Woad or glastum
Dyer’s woad is a distinctive plant that is in the mustard family and can be a winter annual, a biennial or a short-lived perennial. This plant can grow up to 4 feet tall and has bluish-green leaves covered with fine hairs. The leaves alternate with a prominent cream colored mid-vein and are especially noticeable on the rosettes. When this plant bolts, it can produce up to 20 stems, and it grows and sets seeds very quickly. It flowers from May to August just depending on the climate and this plant is very similar in appearance to the common mustard flowers. The flowers are found in clusters at the end of the branch tips and when flowers go to seed, the large blackish-blue seed pods are very distinguishable. This plant spreads primarily by seed and has a taproot that can reach up to 5 feet in depth.
The key identifying characteristic of Dyer's woad is the ark seed pod at the seed set. Areas infested with Dyer's woad resemble areas affected by wildfire due to these dark pods.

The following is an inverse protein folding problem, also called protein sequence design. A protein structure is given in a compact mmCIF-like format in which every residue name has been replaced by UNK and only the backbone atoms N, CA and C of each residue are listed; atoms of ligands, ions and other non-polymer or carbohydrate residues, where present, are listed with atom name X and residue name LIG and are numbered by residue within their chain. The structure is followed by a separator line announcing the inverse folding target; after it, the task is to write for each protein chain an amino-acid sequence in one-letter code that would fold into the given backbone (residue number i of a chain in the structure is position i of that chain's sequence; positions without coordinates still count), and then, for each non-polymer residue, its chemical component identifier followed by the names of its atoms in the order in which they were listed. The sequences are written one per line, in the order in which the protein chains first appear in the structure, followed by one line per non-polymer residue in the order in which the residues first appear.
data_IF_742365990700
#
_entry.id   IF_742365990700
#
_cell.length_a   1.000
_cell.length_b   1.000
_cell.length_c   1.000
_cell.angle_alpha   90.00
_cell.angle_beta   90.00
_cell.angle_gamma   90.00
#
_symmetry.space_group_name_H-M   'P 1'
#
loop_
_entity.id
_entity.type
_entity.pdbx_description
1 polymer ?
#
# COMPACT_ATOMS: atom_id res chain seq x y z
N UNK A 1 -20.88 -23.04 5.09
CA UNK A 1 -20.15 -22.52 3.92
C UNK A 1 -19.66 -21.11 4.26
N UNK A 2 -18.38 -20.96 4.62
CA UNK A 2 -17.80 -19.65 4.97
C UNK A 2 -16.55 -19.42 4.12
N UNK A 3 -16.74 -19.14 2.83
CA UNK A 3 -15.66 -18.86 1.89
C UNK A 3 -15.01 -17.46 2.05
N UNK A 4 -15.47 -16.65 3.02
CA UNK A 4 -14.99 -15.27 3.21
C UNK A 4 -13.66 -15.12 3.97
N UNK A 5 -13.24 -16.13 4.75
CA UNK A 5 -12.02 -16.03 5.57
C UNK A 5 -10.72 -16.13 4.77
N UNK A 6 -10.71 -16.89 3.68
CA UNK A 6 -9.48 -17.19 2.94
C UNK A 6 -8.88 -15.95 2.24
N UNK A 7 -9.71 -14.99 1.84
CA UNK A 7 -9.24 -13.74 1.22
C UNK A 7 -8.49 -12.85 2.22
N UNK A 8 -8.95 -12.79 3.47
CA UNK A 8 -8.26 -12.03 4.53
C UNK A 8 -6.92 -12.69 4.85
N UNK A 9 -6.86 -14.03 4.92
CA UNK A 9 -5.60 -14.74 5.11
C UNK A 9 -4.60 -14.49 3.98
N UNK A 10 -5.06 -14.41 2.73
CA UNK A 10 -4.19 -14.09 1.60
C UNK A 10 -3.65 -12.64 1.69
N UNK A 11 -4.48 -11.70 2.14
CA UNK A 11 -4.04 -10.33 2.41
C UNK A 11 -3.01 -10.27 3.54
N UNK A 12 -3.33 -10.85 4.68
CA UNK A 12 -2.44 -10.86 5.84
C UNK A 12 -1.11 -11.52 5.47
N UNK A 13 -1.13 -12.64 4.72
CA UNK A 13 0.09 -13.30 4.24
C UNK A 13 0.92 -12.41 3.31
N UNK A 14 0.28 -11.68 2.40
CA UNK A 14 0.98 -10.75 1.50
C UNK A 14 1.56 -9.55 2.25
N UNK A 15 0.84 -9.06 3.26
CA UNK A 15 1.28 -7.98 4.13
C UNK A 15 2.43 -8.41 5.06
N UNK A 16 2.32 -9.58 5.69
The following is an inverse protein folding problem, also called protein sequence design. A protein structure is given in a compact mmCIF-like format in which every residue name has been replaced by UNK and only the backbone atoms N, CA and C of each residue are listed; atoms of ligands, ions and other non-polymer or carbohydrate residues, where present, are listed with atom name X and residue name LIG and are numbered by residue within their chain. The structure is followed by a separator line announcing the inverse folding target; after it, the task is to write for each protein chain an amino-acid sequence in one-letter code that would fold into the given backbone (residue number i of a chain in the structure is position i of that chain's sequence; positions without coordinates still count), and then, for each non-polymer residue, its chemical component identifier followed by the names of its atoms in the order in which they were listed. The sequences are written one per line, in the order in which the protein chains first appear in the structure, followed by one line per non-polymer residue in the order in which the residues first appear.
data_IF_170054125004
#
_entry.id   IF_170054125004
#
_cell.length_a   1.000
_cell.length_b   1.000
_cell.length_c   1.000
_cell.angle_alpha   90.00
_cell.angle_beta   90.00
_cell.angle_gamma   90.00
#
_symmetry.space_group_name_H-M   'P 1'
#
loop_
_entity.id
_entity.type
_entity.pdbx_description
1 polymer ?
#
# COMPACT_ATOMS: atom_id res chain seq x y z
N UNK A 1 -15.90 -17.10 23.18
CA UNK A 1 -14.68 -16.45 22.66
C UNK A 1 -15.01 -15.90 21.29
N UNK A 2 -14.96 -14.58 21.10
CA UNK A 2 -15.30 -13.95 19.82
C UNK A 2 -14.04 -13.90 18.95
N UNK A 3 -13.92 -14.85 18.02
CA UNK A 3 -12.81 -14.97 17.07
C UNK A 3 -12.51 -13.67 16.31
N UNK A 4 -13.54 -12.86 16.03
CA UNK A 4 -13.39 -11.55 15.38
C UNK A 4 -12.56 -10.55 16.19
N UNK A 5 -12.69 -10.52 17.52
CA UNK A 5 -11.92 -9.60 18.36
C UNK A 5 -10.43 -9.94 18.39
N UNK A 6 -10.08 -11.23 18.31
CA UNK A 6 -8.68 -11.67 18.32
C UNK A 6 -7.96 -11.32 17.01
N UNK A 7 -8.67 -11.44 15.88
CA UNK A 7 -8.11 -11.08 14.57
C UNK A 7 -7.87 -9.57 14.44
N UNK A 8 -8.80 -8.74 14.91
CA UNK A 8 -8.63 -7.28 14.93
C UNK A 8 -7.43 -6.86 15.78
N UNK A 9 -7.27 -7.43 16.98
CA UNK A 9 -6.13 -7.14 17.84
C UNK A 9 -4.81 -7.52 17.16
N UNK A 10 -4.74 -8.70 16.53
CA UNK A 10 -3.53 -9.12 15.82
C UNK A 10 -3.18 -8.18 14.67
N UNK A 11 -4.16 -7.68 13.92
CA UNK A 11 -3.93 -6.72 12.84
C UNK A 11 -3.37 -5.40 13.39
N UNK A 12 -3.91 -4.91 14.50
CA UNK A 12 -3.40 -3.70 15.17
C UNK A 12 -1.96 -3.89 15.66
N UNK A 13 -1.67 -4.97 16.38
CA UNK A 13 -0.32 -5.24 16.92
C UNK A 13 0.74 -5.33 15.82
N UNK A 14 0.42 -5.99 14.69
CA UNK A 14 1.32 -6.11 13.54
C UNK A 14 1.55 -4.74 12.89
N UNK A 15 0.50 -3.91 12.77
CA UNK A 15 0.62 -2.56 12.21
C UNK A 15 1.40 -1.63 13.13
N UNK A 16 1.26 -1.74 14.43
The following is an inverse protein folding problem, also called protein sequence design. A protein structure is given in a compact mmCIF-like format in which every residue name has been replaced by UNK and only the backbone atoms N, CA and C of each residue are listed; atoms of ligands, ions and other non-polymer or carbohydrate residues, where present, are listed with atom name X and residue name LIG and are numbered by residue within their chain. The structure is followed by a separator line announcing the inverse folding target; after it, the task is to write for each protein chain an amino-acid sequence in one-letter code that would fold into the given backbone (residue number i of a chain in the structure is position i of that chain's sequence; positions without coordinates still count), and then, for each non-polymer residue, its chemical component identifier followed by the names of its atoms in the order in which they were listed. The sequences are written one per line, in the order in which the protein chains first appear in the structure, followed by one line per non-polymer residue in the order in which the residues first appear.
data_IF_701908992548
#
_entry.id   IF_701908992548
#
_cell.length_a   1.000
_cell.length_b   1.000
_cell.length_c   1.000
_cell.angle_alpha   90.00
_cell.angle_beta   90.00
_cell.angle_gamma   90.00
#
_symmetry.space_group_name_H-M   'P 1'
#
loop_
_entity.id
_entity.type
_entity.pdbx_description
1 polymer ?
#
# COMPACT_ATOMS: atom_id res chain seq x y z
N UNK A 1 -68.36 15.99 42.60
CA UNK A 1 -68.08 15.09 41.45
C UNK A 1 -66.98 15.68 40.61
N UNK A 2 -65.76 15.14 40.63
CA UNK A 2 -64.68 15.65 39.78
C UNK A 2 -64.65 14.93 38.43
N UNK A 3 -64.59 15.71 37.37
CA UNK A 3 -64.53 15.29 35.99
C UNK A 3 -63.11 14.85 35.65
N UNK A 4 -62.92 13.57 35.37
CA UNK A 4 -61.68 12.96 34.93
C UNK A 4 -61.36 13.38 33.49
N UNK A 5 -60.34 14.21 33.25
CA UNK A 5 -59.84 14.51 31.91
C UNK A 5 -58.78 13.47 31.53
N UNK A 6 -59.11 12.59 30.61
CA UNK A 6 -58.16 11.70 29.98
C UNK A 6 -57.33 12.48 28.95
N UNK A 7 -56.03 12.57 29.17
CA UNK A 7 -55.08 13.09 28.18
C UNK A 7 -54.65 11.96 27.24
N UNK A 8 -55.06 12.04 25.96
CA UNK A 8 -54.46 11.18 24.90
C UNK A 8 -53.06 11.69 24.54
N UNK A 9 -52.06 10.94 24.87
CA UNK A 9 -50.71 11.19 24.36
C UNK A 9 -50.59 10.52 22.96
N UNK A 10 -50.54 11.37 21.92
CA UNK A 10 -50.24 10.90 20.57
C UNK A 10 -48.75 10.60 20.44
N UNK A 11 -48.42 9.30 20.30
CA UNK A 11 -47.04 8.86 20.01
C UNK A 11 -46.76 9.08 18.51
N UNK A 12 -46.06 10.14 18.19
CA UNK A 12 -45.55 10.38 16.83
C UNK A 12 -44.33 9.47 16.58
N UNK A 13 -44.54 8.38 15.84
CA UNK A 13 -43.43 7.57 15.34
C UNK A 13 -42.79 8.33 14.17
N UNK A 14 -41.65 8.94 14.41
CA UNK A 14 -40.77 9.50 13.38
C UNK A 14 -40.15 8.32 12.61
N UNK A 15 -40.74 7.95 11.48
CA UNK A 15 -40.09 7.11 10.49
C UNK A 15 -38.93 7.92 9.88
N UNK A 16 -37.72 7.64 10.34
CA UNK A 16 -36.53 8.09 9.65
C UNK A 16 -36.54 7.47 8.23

Dyer’s woad prefers dry, rocky soils common to hill sides. This plant can also be found in rocky and sandy soils with very availability to water. It is found in dry pastures, uncultivated fields, right-of-ways, waste areas, forests and rangelands.
There are herbicides and other control methods that commonly Dyer’s woad. Hand pulling or digging has shown to be the most effective option, done before flower and seed establishment. For more information on control methods contact the Weed and Pest office.
The use of Dyer’s woad dates back to ancient times when Romans stained their body with the plant. It was introduced into North America during the colonial period and was used before indigo dye was available. It then spread, through contaminated alfalfa seed shipments to the West, where it has become a nuisance in range, croplands and forest.